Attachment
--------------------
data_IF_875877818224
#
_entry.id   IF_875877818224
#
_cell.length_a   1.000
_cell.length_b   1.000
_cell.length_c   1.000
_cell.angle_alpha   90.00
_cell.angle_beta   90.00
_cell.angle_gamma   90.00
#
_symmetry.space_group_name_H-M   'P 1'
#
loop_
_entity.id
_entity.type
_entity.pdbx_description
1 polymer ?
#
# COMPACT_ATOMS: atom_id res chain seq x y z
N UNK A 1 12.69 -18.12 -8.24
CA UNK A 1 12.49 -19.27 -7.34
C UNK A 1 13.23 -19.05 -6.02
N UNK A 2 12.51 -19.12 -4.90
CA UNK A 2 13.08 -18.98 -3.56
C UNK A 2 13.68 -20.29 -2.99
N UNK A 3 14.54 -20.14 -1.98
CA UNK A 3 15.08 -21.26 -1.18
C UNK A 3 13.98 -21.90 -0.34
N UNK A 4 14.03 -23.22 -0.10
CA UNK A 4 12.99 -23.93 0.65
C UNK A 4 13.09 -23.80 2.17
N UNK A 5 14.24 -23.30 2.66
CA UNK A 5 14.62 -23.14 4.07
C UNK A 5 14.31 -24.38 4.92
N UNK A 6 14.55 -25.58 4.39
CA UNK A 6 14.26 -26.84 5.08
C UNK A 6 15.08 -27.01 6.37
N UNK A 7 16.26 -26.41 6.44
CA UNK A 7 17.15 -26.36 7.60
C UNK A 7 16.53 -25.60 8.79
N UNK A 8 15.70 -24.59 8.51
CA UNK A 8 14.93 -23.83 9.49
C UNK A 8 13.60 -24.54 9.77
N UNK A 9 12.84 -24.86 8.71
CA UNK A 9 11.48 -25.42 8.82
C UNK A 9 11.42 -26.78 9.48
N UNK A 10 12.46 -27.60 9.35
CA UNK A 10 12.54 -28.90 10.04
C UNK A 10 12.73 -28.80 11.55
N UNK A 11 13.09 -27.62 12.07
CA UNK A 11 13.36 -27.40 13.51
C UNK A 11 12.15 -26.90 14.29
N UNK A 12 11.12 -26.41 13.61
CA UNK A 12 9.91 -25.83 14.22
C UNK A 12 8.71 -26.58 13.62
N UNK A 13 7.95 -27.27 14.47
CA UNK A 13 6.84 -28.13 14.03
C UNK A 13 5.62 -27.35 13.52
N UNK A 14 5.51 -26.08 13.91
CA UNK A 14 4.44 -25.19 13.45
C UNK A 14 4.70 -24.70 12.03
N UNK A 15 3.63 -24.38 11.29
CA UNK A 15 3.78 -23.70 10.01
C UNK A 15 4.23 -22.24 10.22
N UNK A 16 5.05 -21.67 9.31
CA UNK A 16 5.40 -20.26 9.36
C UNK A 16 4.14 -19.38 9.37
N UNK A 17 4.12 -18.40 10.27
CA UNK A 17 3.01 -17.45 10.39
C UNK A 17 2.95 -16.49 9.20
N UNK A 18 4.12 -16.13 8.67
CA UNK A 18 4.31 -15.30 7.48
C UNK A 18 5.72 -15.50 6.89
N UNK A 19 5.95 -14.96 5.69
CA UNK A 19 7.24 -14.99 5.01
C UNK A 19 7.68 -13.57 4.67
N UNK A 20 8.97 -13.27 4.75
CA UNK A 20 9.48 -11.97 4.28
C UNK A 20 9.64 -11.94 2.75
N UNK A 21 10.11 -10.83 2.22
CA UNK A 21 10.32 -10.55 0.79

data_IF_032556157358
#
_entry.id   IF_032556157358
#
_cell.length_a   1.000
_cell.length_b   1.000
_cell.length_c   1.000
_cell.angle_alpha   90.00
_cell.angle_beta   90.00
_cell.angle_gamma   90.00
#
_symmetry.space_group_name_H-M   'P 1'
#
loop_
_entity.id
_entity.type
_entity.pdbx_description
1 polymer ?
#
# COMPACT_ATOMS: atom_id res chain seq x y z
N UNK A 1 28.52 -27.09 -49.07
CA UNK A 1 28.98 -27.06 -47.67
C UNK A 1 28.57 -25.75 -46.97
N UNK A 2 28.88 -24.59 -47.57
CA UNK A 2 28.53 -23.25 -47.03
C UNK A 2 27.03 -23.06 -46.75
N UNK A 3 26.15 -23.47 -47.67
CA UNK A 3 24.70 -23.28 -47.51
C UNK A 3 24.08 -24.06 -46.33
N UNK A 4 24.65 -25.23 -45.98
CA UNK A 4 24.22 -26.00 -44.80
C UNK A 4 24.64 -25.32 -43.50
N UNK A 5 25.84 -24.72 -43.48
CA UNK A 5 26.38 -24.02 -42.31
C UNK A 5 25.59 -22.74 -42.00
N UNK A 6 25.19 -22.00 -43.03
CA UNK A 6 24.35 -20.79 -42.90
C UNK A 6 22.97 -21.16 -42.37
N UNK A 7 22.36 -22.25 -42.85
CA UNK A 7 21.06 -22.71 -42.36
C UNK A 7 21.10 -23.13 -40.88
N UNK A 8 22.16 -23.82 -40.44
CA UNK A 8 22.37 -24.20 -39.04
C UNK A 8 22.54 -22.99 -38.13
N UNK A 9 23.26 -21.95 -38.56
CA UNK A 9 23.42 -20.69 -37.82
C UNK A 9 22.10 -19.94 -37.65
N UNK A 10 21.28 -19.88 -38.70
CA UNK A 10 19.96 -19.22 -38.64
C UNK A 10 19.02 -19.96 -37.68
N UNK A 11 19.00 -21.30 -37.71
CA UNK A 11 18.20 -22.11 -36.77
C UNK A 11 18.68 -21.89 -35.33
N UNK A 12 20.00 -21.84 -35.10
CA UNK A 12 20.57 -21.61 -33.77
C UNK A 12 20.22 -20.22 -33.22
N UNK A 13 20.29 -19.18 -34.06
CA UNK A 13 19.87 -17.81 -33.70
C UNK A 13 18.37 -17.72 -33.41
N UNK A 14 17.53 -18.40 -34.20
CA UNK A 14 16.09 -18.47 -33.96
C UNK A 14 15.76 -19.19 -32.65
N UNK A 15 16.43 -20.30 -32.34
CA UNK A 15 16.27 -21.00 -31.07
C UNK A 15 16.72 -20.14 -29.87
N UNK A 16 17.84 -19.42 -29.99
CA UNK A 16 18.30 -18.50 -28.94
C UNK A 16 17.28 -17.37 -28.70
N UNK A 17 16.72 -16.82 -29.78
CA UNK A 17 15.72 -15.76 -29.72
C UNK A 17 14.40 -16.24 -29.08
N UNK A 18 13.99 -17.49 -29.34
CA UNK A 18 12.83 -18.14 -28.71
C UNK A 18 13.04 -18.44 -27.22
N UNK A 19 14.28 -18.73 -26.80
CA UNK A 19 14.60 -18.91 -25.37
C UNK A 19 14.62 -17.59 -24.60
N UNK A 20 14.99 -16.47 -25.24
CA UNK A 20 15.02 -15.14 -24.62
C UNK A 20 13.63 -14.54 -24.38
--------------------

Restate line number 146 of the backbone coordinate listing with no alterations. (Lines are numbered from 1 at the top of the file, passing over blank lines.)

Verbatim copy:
CA UNK A 15 16.27 -21.00 -31.07